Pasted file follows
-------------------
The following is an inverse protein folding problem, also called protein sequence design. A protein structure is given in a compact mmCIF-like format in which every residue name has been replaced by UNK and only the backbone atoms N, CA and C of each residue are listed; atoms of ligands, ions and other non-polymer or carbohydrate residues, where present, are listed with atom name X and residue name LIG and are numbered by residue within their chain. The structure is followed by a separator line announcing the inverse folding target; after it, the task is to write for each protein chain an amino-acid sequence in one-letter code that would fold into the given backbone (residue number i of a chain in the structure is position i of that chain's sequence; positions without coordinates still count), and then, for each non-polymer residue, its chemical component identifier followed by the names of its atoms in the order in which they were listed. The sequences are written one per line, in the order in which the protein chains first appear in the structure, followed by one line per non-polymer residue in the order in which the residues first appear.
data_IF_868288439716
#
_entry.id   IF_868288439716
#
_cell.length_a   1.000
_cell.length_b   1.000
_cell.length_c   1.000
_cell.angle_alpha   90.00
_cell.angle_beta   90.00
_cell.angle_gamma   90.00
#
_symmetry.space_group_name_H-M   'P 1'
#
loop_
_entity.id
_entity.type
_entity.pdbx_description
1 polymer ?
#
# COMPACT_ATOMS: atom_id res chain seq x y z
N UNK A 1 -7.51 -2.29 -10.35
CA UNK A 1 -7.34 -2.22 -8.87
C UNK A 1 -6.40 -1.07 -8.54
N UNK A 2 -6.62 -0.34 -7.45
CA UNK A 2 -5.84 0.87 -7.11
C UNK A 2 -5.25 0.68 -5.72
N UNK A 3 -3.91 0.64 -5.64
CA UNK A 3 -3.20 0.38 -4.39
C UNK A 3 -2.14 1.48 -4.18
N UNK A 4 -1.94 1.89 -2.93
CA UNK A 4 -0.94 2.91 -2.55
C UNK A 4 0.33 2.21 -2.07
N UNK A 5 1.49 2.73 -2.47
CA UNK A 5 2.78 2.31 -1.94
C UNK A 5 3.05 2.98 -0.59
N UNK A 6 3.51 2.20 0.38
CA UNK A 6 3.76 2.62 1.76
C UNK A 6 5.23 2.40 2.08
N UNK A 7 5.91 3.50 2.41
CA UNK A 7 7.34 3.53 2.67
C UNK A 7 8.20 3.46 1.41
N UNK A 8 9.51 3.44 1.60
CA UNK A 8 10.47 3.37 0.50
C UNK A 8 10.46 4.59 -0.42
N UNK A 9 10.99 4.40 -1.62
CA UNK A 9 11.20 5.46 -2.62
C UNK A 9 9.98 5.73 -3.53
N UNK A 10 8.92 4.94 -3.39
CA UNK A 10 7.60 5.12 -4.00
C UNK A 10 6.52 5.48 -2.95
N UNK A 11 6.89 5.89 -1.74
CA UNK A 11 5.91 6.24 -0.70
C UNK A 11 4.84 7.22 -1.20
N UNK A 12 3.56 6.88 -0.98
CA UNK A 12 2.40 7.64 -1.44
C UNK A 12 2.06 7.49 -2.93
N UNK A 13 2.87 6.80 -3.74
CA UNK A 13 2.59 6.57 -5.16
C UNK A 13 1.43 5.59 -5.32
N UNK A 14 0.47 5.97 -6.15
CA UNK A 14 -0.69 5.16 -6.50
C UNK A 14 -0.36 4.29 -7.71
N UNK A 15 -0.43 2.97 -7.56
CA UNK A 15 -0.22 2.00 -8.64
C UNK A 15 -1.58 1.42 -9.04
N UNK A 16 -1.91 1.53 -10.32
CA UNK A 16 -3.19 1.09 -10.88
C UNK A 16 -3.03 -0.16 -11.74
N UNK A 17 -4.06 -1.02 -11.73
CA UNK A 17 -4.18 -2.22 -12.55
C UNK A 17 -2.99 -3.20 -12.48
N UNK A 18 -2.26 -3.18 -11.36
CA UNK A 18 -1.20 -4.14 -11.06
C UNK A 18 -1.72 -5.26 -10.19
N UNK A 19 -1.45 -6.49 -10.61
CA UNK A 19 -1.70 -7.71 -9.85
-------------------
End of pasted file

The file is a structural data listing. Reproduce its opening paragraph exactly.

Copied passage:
The following is an inverse protein folding problem, also called protein sequence design. A protein structure is given in a compact mmCIF-like format in which every residue name has been replaced by UNK and only the backbone atoms N, CA and C of each residue are listed; atoms of ligands, ions and other non-polymer or carbohydrate residues, where present, are listed with atom name X and residue name LIG and are numbered by residue within their chain. The structure is followed by a separator line announcing the inverse folding target; after it, the task is to write for each protein chain an amino-acid sequence in one-letter code that would fold into the given backbone (residue number i of a chain in the structure is position i of that chain's sequence; positions without coordinates still count), and then, for each non-polymer residue, its chemical component identifier followed by the names of its atoms in the order in which they were listed. The sequences are written one per line, in the order in which the protein chains first appear in the structure, followed by one line per non-polymer residue in the order in which the residues first appear.